In 2002, an allegation of abuse of a minor was made against Father Roger Hough. The Lay Review Board and local law enforcement investigated the allegation. The Lay Review Board recommended that Father Hough be removed from active ministry and placed under restrictions. This recommendation was not acted on until 2005. In 2005, restrictions were placed on Father Hough. Additionally, the Lay Review Board submitted a report to the Congregation for the Doctrine of the Faith in Rome to ensure the permanency of the disciplinary and restrictive measures placed on Father Hough.

In 2001, there was an allegation made against Father John Walsh. At that time, prior to concluding a thorough investigation, Father Walsh was allowed to retire, apparently without restrictions.

Father Robert Schleiter, a priest of the Diocese of Wichita who was serving in the Salina Diocese, had substantiated allegations against him in the 1950s. He was immediately asked to leave the diocese, and he did. However, in the 1990s, an alleged victim contacted the diocese to report abuse, and the diocese did not respond appropriately. The same alleged victim contacted the diocese again in 2003. At this point, the diocese responded to his allegation.

It is difficult to share these failings with you. But, I think it is necessary. The Church needs to be open, honest and transparent. The Church has made mistakes. The Diocese of Salina has made mistakes. I am very sorry for the mistakes that we have made. It is my sincere desire that we can learn from our errors and never let them happen again.

As a diocese, we have already made progress ensuring that we respond appropriately and effectively to any allegations of misconduct that are made against any clergy. Every year, the United States Conference of Catholic Bishops contracts an independent group to audit every single diocese in the country to ensure that any allegations against a member of the clergy have been handled correctly. We have consistently passed these audits since 2004. Additionally, we ensure that every Salina diocesan seminarian goes through a thorough background check and psychological evaluation before entering into the seminary. While in the seminary, annual human formation reports are submitted to my office for review. Our diocese requires any person who works with minors to undergo formal training (please see FAQ’s for more details). And lastly, in order to serve outside of their own diocese, all members of the clergy must have a letter of suitability from their bishop stating that they are “a priest in good-standing.”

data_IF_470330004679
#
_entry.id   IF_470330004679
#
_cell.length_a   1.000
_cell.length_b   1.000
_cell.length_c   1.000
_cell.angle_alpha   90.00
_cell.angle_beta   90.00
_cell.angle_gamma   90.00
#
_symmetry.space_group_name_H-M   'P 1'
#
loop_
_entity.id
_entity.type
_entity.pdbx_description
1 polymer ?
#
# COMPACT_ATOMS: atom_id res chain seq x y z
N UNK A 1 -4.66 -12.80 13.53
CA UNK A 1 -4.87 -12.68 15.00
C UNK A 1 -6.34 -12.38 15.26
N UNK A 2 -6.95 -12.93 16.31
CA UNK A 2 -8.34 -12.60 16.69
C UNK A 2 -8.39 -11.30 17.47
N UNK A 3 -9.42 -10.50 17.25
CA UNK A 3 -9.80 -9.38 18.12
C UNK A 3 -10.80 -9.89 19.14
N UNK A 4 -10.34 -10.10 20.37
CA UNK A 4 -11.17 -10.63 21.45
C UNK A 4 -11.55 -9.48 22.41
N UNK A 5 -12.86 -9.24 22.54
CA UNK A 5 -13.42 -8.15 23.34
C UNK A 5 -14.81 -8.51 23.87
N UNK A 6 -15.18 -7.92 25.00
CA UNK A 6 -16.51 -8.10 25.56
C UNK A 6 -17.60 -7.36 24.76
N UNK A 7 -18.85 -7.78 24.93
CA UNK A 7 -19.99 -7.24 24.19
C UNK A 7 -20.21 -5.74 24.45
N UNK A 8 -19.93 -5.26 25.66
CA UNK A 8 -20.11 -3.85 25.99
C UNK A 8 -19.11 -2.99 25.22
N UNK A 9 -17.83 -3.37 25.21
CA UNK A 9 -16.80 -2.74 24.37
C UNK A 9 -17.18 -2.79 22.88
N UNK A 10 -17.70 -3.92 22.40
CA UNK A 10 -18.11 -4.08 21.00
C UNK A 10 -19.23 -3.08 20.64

I ask for your continued support and prayers for our diocese. Personally, I am praying for healing. I have offered numerous Masses in my chapel for the people who are victims of clergy abuse, and I have visited 29 parishes in our Diocese and offered a Mass of Healing. I will be visiting the remaining 57 parishes throughout the rest of 2019.

I am sincerely grateful that the individuals who are victims of abuse and their families have spoken out. Thank you for keeping the Church accountable. Your courage will bring about the purification that we need. If you are a victim of abuse and have not reported it, please do so.

Diocesan Clergy Implicated:

  • Bachand, Louis
  • Dion, Maurice
  • Dreiling, Christian
  • Hough, Roger
  • Mattas, Louis
  • Merchant, William
  • Moeder, John
  • O’Donohoe, Thomas
  • Reif, Robert
  • Scheer, Allen*
  • Schleiter, Robert
  • Senecal, Eugene
  • Van Speybroeck, Arthur
  • Walsh, John
Capuchin Friars Implicated:
  • Beyer, Gregory
  • Colucci, Bennett
  • Gilardi, Ron
  • Gottschalk, David
  • Gross, Matthew*
  • Haas, Julian
  • Jones, David
  • Meis, Finian
  • Posey, Thaddeus
  • Schartz, Daniel
  • Scarry, Benignus
  • Shinsky, Felix
  • Wolfe, Charles